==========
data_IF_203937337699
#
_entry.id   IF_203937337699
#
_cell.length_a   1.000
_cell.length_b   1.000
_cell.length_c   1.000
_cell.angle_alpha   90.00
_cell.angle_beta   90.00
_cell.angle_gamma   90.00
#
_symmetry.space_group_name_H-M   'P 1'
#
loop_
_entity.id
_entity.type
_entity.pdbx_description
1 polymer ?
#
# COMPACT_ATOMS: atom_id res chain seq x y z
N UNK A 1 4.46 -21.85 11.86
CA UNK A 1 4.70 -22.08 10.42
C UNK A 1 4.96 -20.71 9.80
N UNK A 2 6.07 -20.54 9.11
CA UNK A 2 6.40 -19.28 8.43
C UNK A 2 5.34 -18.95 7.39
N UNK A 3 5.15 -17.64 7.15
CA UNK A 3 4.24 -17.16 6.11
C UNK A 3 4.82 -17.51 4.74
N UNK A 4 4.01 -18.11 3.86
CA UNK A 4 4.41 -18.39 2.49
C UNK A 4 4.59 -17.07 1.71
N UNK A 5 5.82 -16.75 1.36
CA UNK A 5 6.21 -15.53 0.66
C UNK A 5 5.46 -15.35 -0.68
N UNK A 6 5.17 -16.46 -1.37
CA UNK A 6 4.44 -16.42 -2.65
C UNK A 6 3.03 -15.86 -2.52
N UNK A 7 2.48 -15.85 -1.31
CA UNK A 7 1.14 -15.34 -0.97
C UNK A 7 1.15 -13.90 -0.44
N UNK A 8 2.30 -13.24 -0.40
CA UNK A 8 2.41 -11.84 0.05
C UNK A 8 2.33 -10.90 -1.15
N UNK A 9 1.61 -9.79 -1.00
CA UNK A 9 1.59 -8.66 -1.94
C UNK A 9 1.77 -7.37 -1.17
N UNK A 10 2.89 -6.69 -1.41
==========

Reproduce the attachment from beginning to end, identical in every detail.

data_IF_203937337699
#
_entry.id   IF_203937337699
#
_cell.length_a   1.000
_cell.length_b   1.000
_cell.length_c   1.000
_cell.angle_alpha   90.00
_cell.angle_beta   90.00
_cell.angle_gamma   90.00
#
_symmetry.space_group_name_H-M   'P 1'
#
loop_
_entity.id
_entity.type
_entity.pdbx_description
1 polymer ?
#
# COMPACT_ATOMS: atom_id res chain seq x y z
N UNK A 1 4.46 -21.85 11.86
CA UNK A 1 4.70 -22.08 10.42
C UNK A 1 4.96 -20.71 9.80
N UNK A 2 6.07 -20.54 9.11
CA UNK A 2 6.40 -19.28 8.43
C UNK A 2 5.34 -18.95 7.39
N UNK A 3 5.15 -17.64 7.15
CA UNK A 3 4.24 -17.16 6.11
C UNK A 3 4.82 -17.51 4.74
N UNK A 4 4.01 -18.11 3.86
CA UNK A 4 4.41 -18.39 2.49
C UNK A 4 4.59 -17.07 1.71
N UNK A 5 5.82 -16.75 1.36
CA UNK A 5 6.21 -15.53 0.66
C UNK A 5 5.46 -15.35 -0.68
N UNK A 6 5.17 -16.46 -1.37
CA UNK A 6 4.44 -16.42 -2.65
C UNK A 6 3.03 -15.86 -2.52
N UNK A 7 2.48 -15.85 -1.31
CA UNK A 7 1.14 -15.34 -0.97
C UNK A 7 1.15 -13.90 -0.44
N UNK A 8 2.30 -13.24 -0.40
CA UNK A 8 2.41 -11.84 0.05
C UNK A 8 2.33 -10.90 -1.15
N UNK A 9 1.61 -9.79 -1.00
CA UNK A 9 1.59 -8.66 -1.94
C UNK A 9 1.77 -7.37 -1.17
N UNK A 10 2.89 -6.69 -1.41